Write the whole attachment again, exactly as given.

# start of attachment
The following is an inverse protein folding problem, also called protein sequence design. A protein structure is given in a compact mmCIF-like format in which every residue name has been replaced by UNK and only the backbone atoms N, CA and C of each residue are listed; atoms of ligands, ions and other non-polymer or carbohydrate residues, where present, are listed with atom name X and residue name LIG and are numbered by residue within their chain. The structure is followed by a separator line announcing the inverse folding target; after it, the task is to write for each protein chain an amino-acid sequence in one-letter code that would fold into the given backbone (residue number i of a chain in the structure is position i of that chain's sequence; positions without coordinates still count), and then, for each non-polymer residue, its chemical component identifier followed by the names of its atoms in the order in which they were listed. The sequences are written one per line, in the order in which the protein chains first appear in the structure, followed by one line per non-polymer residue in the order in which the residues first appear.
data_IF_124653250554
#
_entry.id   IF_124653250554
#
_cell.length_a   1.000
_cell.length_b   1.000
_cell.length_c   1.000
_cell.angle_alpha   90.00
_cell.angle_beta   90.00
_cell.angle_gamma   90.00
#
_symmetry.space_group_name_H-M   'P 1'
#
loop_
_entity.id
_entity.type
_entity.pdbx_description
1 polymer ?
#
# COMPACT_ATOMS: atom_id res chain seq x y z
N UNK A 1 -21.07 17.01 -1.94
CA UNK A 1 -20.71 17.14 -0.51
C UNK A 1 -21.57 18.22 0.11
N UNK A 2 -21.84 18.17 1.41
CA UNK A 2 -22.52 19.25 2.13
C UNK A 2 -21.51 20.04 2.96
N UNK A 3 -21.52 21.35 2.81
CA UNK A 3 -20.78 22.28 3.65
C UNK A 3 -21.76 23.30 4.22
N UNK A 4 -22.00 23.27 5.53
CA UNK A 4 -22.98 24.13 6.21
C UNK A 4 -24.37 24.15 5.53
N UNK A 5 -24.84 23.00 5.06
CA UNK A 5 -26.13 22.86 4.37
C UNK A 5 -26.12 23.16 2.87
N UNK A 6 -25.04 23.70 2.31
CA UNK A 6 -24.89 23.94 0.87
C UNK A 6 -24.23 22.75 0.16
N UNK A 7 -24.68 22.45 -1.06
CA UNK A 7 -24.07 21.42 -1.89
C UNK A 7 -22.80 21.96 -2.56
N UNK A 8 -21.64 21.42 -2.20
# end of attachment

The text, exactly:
The following is an inverse protein folding problem, also called protein sequence design. A protein structure is given in a compact mmCIF-like format in which every residue name has been replaced by UNK and only the backbone atoms N, CA and C of each residue are listed; atoms of ligands, ions and other non-polymer or carbohydrate residues, where present, are listed with atom name X and residue name LIG and are numbered by residue within their chain. The structure is followed by a separator line announcing the inverse folding target; after it, the task is to write for each protein chain an amino-acid sequence in one-letter code that would fold into the given backbone (residue number i of a chain in the structure is position i of that chain's sequence; positions without coordinates still count), and then, for each non-polymer residue, its chemical component identifier followed by the names of its atoms in the order in which they were listed. The sequences are written one per line, in the order in which the protein chains first appear in the structure, followed by one line per non-polymer residue in the order in which the residues first appear.
data_IF_124653250554
#
_entry.id   IF_124653250554
#
_cell.length_a   1.000
_cell.length_b   1.000
_cell.length_c   1.000
_cell.angle_alpha   90.00
_cell.angle_beta   90.00
_cell.angle_gamma   90.00
#
_symmetry.space_group_name_H-M   'P 1'
#
loop_
_entity.id
_entity.type
_entity.pdbx_description
1 polymer ?
#
# COMPACT_ATOMS: atom_id res chain seq x y z
N UNK A 1 -21.07 17.01 -1.94
CA UNK A 1 -20.71 17.14 -0.51
C UNK A 1 -21.57 18.22 0.11
N UNK A 2 -21.84 18.17 1.41
CA UNK A 2 -22.52 19.25 2.13
C UNK A 2 -21.51 20.04 2.96
N UNK A 3 -21.52 21.35 2.81
CA UNK A 3 -20.78 22.28 3.65
C UNK A 3 -21.76 23.30 4.22
N UNK A 4 -22.00 23.27 5.53
CA UNK A 4 -22.98 24.13 6.21
C UNK A 4 -24.37 24.15 5.53
N UNK A 5 -24.84 23.00 5.06
CA UNK A 5 -26.13 22.86 4.37
C UNK A 5 -26.12 23.16 2.87
N UNK A 6 -25.04 23.70 2.31
CA UNK A 6 -24.89 23.94 0.87
C UNK A 6 -24.23 22.75 0.16
N UNK A 7 -24.68 22.45 -1.06
CA UNK A 7 -24.07 21.42 -1.89
C UNK A 7 -22.80 21.96 -2.56
N UNK A 8 -21.64 21.42 -2.20